Qualcomm could be forced to pay UK smartphone owners £480m
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Which? has accused Qualcomm of abusing its dominance in the patent-licensing and chipset markets and believes that around 29 million Britons could be entitled to a payout totalling more than £480m.
Specifically, anyone who has purchased a 4G smartphone featuring one of its chips since October 2015 could be entitled.
Qualcomm is one of the largest mobile chipset makers in the world and it makes the SOCs that power most Android smartphones in the West as well as providing 5G chips for iPhones.
Which? believes the firm has breached UK competition law by taking advantage of its market dominance to charge manufacturers like Apple and Samsung inflated fees for technology licences.
These fees have then been passed on to consumers in the form of higher smartphone prices.
Which? said it was seeking damages for all affected Apple and Samsung smartphones purchased since 1 October 2015 and estimates that individual consumers could be due up to £30 depending on the number and type of smartphones purchased during that period. It expects that most consumers would receive around £17.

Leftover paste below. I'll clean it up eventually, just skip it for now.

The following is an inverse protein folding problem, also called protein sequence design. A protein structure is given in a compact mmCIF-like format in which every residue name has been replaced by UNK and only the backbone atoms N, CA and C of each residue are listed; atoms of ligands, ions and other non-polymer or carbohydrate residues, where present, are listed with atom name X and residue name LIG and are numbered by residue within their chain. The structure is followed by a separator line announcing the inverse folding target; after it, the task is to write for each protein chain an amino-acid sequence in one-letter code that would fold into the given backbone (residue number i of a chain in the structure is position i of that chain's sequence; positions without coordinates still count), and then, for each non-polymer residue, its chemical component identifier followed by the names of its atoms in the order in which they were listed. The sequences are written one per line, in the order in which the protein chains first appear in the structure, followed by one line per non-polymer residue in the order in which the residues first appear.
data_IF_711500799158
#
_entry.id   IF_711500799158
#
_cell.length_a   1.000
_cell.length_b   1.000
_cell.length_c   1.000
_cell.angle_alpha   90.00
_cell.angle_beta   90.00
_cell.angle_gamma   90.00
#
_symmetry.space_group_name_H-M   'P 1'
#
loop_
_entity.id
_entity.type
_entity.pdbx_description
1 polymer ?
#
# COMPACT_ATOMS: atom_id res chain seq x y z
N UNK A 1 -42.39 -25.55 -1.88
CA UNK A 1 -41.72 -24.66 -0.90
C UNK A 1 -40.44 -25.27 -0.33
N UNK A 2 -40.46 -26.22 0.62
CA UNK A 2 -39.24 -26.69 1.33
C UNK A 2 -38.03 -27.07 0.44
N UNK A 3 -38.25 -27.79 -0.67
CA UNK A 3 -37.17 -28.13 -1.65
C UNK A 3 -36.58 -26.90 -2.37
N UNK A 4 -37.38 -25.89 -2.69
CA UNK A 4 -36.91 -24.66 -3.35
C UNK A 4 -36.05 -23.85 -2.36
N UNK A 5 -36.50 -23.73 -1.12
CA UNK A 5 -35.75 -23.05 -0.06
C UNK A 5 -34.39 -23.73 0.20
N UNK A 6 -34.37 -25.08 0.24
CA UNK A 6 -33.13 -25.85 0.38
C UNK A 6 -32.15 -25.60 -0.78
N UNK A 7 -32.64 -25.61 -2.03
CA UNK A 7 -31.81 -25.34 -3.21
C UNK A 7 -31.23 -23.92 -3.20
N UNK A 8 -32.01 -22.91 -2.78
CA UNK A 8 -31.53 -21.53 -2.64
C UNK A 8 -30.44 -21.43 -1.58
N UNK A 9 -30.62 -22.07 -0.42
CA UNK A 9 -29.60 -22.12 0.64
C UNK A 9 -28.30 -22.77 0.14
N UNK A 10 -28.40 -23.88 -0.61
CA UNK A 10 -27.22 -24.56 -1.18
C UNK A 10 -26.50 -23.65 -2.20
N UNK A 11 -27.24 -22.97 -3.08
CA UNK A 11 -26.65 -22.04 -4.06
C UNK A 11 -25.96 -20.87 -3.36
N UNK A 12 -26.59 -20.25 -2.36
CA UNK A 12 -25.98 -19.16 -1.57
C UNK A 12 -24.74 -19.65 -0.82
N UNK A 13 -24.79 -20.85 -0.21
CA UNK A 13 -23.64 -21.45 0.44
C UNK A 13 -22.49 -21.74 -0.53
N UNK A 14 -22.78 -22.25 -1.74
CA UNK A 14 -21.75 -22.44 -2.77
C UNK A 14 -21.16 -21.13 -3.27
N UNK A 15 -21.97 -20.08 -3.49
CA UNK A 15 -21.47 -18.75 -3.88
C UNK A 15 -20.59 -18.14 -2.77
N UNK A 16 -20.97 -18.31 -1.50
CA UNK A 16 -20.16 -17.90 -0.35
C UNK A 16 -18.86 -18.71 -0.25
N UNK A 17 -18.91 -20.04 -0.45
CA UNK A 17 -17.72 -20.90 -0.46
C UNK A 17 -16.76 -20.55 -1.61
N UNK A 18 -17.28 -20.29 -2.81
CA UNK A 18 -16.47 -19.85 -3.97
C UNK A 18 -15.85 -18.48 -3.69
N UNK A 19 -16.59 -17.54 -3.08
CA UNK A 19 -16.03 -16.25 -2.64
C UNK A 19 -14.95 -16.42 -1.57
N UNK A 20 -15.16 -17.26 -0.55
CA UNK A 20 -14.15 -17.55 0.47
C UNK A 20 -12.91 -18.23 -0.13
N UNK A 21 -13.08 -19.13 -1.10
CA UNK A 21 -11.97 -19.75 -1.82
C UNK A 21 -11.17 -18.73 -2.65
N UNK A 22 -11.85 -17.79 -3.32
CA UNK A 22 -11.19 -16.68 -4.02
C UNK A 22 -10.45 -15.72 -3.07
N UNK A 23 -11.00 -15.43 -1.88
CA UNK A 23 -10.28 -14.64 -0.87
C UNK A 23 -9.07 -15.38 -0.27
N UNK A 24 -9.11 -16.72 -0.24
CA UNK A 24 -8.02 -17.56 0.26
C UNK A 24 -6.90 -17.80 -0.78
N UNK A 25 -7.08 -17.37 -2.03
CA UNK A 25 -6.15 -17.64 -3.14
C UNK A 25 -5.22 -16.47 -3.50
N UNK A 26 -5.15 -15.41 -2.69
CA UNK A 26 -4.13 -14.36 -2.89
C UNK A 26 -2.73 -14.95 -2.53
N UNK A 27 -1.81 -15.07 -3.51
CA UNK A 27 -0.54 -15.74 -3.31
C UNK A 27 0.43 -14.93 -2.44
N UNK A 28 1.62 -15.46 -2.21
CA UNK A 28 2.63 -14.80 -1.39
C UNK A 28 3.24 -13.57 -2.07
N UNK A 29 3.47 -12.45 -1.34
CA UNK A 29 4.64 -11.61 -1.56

Qualcomm has already been found liable by regulators and courts around the world for similar anti-competitive behaviour, but Which? has urged Qualcomm to settle this claim without the need for litigation.
“We believe Qualcomm’s practices are anti-competitive and have so far taken around £480 million from UK consumers’ pockets – this needs to stop,” said Anabel Hoult, chief executive of Which?.
“We are sending a clear warning that if companies like Qualcomm indulge in manipulative practices which harm consumers, Which? is prepared to take action.
“If Qualcomm has abused its market power it must be held to account.
The Consumer Rights Act 2015 included a clause enabling an “opt-out collective action regime” that makes it much easier for individuals to be legally represented in cases like this.
Which? is using this regime to represent consumers as it believes large numbers of people have been harmed by anti-competitive conduct.
Qualcomm has previously been investigated by competition authorities in the US, Canada, and the European Union.
In response to Which? Christine Trimble, Qualcomm's VP of Public Affairs, said: “There is no basis for this lawsuit. As the plaintiffs are well aware, their claims were effectively put to rest last summer by a unanimous panel of judges at the Ninth Circuit Court of Appeals in the United States.”
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